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This case note examines Tatar c. Roumanie, App. No. 6702 1/01, at, European Court of Human Rights, January 27, 2009. In Tatar c. Roumanie, the applicants claimed that the Romanian authorities’ failure to halt the practice of using sodium cyanide constituted a breach of Article 2 of the European Convention on Human Rights and Fundamental Freedoms. On these facts, the European Court reiterated earlier holdings that pollution can interfere with a person's private and family life by harming his or her well-being. Accordingly, the Court held that the operating conditions laid down by the Romanian authorities had been inadequate to preclude the possibility of serious harm.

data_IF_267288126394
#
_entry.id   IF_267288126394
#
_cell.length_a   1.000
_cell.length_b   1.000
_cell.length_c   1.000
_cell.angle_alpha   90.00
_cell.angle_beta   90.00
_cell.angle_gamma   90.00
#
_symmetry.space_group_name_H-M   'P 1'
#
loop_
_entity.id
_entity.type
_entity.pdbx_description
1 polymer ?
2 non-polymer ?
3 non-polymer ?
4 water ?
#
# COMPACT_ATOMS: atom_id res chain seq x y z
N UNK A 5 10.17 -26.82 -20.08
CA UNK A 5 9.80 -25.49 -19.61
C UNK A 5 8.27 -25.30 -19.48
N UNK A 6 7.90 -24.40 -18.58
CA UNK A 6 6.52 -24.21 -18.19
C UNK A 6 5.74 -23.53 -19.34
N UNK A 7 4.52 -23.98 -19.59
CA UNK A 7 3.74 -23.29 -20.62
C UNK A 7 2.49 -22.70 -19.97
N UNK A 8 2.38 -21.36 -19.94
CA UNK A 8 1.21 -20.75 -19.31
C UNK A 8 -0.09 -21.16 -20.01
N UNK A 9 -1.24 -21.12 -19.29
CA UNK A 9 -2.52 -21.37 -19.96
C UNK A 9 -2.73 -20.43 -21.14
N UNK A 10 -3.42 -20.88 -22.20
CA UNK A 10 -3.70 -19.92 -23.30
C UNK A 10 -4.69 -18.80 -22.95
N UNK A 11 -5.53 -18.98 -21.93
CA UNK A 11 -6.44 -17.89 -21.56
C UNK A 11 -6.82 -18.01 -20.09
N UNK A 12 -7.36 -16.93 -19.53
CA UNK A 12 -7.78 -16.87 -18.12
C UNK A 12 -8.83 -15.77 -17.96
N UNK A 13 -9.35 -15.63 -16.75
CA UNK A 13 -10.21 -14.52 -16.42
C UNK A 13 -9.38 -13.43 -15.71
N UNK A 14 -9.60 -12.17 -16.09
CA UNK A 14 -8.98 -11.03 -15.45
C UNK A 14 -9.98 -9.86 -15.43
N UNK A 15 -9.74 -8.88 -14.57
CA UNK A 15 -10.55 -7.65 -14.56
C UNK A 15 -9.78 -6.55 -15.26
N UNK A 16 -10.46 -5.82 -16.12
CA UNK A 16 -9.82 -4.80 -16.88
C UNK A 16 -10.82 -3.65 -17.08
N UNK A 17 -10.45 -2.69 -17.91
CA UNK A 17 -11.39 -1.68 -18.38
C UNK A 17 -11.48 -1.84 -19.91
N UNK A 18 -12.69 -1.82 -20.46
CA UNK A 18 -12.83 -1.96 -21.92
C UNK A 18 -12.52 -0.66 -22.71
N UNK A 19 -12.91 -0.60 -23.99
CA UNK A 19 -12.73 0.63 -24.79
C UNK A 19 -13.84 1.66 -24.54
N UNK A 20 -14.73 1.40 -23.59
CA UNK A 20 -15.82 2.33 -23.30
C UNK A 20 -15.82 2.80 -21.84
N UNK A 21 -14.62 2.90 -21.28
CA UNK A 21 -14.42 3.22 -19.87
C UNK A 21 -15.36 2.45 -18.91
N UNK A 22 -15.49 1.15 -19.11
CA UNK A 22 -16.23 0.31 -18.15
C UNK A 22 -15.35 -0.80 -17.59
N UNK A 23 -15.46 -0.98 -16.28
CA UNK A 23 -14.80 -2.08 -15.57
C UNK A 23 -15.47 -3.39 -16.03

The present case illustrates that the Court has increasingly relied on international environmental law as a basis for determining the adequacy of measures taken by the government. It is likely that the Court has done so on the basis of its consistently stated principle that the Convention's guarantees must be made “real and effective.” However, despite the findings of violations in this case, the Court awarded no pecuniary or nonpecuniary damages. The court’s decision is reflective of a larger pattern in which the Court, facing a constantly rising caseload, is increasingly restrictive in awarding compensation.

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GWU Legal Studies Research Paper No. 2013-48; GWU Law School Public Law Research Paper No. 2013-48

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